Moving the StoneCarrying and Launching Your Canoe
OK. There's a world of difference between a 20-pound pack canoe and a
105-pound freighter. Whatever your boat weighs, though, one
thing's for sure: there will be times when you wish it were lighter.
Begin by making things as easy for yourself as possible. Buy the
lightest boat that's strong enough to do what you want it to do, and
that you can still afford. Then, whenever you move or launch your canoe,
follow a few common-sense rules. Shifting any heavy object involves
paying attention to balance and leverage. Whenever possible, it makes
sense to get help. Yes, the voyageurs portaged heroic loads. Then again,
a lot them died before they were thirty, of things like strangulated
hernias and strokes. That's not anyone's idea of a good time.
Let's say there are two of you, and that you want to move your tandem
canoe from your car to the put-in. If the path to the water is wide and
clear, and if you don't have far to go, just get on either side of your
canoe, right at the mid-point, and pick it up by the gunwales. The
person standing on the right uses her left hand. The person standing on
the left, his right. Now walk forward with your canoe suspended between
you, using your free hands to check any tendency of the boat to rock.
When you reach the put-in, lower your boat gently to the ground. That's
If, on the other hand, the path is narrow, or if it snakes around
trees, just go to the opposite ends of your boat. Stand on opposite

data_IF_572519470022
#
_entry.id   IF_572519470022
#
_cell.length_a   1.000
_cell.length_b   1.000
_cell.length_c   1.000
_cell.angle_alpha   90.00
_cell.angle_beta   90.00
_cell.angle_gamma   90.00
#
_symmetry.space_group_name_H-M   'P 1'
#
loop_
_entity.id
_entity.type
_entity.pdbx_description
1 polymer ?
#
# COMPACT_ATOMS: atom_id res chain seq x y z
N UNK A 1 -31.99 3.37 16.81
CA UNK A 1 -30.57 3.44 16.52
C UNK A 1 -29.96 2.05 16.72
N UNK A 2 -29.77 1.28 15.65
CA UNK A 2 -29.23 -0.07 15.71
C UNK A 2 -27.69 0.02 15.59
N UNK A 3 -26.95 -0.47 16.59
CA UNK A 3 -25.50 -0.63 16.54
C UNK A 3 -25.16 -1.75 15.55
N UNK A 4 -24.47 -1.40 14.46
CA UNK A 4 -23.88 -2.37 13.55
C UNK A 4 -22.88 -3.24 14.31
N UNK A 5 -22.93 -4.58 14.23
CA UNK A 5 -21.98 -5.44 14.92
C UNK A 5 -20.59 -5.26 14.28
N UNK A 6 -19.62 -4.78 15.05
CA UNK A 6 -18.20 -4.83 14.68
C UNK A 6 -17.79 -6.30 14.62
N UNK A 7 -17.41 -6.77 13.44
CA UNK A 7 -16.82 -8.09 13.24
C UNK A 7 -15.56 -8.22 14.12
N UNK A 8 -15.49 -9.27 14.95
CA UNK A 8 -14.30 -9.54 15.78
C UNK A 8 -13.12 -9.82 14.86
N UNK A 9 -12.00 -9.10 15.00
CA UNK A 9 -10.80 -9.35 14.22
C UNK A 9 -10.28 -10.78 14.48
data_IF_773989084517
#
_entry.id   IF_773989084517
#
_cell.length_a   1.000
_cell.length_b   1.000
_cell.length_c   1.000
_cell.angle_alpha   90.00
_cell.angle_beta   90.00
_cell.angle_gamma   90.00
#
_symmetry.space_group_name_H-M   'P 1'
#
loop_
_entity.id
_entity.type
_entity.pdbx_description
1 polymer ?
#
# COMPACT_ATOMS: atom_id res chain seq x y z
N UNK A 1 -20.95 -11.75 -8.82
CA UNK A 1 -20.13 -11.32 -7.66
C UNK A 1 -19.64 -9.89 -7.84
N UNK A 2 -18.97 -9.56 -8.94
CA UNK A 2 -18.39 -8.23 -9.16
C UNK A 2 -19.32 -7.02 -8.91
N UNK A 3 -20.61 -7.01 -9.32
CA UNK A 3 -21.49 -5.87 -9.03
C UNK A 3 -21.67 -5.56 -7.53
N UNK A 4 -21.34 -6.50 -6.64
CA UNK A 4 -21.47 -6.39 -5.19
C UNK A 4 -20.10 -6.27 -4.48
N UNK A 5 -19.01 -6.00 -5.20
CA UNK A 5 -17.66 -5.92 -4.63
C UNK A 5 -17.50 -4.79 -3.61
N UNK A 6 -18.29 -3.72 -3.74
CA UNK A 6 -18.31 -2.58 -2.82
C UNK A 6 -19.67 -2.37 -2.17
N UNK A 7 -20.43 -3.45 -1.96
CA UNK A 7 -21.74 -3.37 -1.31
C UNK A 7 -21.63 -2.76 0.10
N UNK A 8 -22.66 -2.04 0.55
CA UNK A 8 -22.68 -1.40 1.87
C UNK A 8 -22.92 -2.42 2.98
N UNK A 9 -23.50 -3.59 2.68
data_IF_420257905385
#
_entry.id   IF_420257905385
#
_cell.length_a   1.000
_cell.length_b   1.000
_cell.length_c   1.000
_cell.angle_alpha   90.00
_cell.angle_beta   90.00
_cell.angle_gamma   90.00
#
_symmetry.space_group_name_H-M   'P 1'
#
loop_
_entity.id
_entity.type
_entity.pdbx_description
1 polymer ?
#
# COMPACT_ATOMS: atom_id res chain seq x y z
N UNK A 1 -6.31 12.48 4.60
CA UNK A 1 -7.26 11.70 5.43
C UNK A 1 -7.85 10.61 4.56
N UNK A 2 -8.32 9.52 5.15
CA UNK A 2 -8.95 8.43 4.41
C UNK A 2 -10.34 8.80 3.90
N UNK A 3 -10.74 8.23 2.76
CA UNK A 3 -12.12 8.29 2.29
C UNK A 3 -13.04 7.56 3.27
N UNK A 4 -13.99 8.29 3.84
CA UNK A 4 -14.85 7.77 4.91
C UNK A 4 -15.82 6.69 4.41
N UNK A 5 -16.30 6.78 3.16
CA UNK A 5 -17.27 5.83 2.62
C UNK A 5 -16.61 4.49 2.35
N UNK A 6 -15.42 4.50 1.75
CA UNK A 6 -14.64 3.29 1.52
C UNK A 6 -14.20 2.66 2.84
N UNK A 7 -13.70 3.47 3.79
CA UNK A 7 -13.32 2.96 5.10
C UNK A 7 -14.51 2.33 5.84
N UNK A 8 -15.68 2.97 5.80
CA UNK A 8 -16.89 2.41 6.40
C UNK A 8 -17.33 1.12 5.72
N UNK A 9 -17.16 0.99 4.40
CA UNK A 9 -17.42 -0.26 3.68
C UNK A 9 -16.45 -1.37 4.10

sides, too. Face forward. The person in the lead picks up the boat by
the gunwaleor, in some cases, by the lip of the deckwhile
her partner does the same. Then the two of you just walk on down the
trail. If you're the one in the rear, try to match your partner's stride
and pace. You'll both find the going easier.
Should the trail to the put-in be long, narrow, or uneven, however,
you're probably better off doing a solo carryprovided that you or
your partner is up to the job. You'll need a portage yoke, of course,
but it needn't be high-tech. It's possible to improvise one from two
paddles and a painter. If you decide to do this, though, be sure that
both paddles are securely lashed, and be certain that you've left
enough space between the blades! You don't want to wrench your neck if
you slip, do you? Commercial portage yokes make the whole business much
simplerand safer, as well.
Whichever yoke you use, it's best not to begin by attempting to lift
the boat up on your shoulders by yourself. Instead, turn your canoe
over, resting the stern deck on the groundimprovise a pad with a
scrap of foam, if necessaryand let your companion raise the bow.
Now just walk under the boat and allow the yoke to settle on your
shoulders. Once you're ready, ask your partner to step back, and then
begin walking down the trail.
When doing a solo carry, keep your boat in balance. You want it to
ride just a little bit "down at the stern." This makes it easier to see
ahead. If you find that you're dragging your tail, though, stop and
adjust the position of the yoke. If all else fails, something as light
as a sponge wedged under a deck will sometimes bring things into
balance. There's no hurry, so take your time. And be sure to watch where
Once you get to the water, don't just throw the canoe down on the
ground. There's no better way to damage your boator yourself.
Instead, let your partner catch up with you, and then reverse the drill
you used when you started out.
Ready to launch? When possible, load your canoe while it floats in
the shallows. When that can't be done, load it on the beach as near to
the water as you can get. If you load your boat in the waterwear
wellies or other water-tolerant footgear!tie a painter to a tree
along the shore. On the other hand, if you load your boat on the beach,
don't over-pack. You want to be able to carry the loaded canoe
the last few feet to the water. Modern materials are certainly strong,
but dragging a loaded boat over sharp rocks and broken glass doesn't do
it any good. Treat your canoe as if your life depended upon it. It does.
Copyright © 2001 by Verloren Hoop Productions. All